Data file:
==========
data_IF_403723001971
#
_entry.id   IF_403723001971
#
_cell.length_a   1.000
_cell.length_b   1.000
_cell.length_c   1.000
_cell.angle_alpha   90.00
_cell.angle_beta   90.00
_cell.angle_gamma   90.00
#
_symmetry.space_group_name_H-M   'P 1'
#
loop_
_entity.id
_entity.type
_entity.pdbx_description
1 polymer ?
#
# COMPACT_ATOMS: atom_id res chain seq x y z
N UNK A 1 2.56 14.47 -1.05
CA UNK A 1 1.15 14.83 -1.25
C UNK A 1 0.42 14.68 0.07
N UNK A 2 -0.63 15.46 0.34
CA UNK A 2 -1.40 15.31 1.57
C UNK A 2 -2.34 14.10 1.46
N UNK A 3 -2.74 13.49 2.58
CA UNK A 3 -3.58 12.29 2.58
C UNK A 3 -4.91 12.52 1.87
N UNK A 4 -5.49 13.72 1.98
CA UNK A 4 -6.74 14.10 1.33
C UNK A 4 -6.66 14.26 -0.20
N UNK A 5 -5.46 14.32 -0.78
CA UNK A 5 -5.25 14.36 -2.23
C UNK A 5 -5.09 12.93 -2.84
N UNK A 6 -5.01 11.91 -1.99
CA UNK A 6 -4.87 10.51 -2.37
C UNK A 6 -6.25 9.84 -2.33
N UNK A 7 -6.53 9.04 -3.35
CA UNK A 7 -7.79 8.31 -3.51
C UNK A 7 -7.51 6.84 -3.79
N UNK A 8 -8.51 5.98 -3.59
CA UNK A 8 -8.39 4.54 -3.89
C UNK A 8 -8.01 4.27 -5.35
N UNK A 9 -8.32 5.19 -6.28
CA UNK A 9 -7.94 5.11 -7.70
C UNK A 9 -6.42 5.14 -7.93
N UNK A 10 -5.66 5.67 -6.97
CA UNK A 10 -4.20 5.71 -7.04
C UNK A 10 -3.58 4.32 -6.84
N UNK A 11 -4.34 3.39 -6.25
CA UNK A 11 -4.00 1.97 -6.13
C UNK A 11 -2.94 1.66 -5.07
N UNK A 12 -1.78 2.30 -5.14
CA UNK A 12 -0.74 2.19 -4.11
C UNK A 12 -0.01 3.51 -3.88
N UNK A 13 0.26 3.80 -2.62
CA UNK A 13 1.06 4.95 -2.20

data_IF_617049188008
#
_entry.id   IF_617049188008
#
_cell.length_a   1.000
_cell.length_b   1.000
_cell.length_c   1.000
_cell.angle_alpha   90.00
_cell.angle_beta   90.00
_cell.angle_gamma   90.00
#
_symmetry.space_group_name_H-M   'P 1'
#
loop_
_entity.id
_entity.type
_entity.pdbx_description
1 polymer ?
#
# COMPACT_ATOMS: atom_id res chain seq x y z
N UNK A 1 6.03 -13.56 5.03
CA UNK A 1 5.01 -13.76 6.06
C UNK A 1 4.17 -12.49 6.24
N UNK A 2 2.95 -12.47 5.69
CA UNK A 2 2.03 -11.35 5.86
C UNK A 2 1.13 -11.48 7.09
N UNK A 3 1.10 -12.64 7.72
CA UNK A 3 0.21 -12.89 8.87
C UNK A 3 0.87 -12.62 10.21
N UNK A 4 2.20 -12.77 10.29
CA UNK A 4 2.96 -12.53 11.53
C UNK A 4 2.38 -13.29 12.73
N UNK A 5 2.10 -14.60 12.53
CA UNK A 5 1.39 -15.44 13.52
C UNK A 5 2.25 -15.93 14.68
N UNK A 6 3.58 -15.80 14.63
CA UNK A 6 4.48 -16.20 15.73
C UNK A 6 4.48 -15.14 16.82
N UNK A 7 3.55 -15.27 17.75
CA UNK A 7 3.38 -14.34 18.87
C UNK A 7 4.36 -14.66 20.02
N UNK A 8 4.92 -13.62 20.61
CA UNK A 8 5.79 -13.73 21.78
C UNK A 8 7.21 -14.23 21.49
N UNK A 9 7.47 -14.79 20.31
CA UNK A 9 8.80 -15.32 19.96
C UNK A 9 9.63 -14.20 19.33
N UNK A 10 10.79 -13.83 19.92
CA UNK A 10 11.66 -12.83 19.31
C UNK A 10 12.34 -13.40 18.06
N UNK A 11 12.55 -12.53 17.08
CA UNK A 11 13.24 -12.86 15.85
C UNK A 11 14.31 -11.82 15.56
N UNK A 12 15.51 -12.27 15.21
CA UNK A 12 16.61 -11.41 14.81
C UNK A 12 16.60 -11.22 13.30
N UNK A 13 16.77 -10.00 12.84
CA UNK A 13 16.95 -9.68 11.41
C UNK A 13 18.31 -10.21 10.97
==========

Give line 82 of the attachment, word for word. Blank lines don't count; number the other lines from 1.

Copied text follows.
N UNK A 2 2.95 -12.47 5.69